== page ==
So, over the span of ten weeks from June to August I cared for multiple sharks, took college sanctioned oceanic fishing trips, became a residential tank plumber, made a multitude of bright and driven friends, got chastised for hand feeding sharks, and conducted my experimentation. 

My personal research involved just three sharks; though we had more in the lab, some were allocated for other people’s pursuits of knowledge. I carried these sharks from one room to another, like a father with his newborn child, and placed each of them in something called an intermittent flow respirometer or, as we called it in the lab, “the fish treadmill.” The respirometer is a fancy tank that circulates water around in a counterclockwise fashion and allows the sharks to swim in place. 

It is completely closed off, so that no oxygen can enter the system, and overall dissolved oxygen measurements are taken from the water directly every ten seconds. As the shark swims freely in place, it pumps water through its gills, consuming the oxygen that is present. The declining oxygen levels are graphed over time, the slope gathered and a rate is determined. 

Then comes the really fun part: the intermittent flow. The entire system is simultaneously flushed of the old water and refilled with brand new sea water. To the shark the amount of water never changes. Yet, with the new water, oxygen levels shoot back up to the starting high point while my fellow graduate student, Maria Sabando Plaza, and I rush around the tank turning knobs, cranking levers, and getting wet. 

Each shark was put through three separate trials for a total of nine altogether. 

Each individual shark’s three oxygen consumption rates were averaged, resulting in

Photo courtesy of James Mecca
Photo courtesy of James Mecca

three total rates, or one per shark. Then those three rates were averaged for one single rate, and all of that was converted into a metabolic rate in kJ/day.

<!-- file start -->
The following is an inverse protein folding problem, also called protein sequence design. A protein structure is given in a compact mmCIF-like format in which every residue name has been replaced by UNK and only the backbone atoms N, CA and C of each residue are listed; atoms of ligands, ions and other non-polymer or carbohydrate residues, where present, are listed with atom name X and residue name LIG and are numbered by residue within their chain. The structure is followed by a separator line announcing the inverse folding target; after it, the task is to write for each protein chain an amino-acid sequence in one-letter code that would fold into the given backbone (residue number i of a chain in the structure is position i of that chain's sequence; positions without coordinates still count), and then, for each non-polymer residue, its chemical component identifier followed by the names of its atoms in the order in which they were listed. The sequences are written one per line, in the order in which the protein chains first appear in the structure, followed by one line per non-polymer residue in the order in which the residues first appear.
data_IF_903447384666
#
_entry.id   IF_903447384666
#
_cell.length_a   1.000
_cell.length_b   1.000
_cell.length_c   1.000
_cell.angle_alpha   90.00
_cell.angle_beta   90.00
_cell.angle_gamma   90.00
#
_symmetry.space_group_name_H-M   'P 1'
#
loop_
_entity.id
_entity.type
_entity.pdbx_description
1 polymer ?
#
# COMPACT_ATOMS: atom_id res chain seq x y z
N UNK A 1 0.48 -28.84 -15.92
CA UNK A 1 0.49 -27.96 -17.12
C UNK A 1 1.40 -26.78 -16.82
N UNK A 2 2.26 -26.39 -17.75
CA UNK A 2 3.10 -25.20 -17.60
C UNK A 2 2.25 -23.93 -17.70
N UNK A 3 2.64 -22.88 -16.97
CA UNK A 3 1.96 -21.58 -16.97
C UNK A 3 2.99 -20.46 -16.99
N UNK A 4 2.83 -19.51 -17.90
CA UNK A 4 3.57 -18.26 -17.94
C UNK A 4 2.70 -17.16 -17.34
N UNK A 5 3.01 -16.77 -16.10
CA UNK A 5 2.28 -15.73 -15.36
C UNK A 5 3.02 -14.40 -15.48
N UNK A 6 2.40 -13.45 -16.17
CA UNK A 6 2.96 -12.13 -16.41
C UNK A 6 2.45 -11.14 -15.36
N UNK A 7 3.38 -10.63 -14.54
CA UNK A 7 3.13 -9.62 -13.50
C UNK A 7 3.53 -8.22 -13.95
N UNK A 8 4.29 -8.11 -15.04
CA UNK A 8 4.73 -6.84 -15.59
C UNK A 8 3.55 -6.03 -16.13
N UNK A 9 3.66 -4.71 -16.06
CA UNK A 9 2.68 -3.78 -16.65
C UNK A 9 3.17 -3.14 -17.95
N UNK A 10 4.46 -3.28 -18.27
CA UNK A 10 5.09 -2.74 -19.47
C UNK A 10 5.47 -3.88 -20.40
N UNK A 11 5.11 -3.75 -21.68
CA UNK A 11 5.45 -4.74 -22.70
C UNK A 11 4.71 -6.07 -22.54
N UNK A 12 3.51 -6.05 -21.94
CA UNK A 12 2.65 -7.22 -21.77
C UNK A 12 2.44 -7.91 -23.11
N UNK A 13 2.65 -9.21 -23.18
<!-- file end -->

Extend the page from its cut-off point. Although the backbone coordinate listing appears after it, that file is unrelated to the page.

Finally, it was plugged into a bioenergetic model with a multitude of other variables completed by a multitude of other scientists. So, after a painstaking few weeks, we were granted a generalized consumption rate for YOY smooth dogfish sharks. 

It sounds easy when it’s put like that, but I likely lost a few inches from my hairline and had stress-induced cortisol levels so high that no meditation app known to man could’ve saved me. Yet, for once, we had an accurate metabolic rate for Mustelus canis, instead of one taken from a shark much larger, and much more active. 

What started as a means to an end, a foothold into larger scale science, and a desire to get into graduate school quickly turned into an odd love affair. 

I think research is something that every science major should explore, even if it isn’t directly related to their field. It’s fraught with important lessons to learn and experiences to enjoy. I cannot recommend the REU program at the University of Delaware enough and I encourage anyone, regardless of experience level, to look into the opportunities offered through the REU website and within SOAR at our own campus.

James Mecca is a sophomore biology major at Moravian University.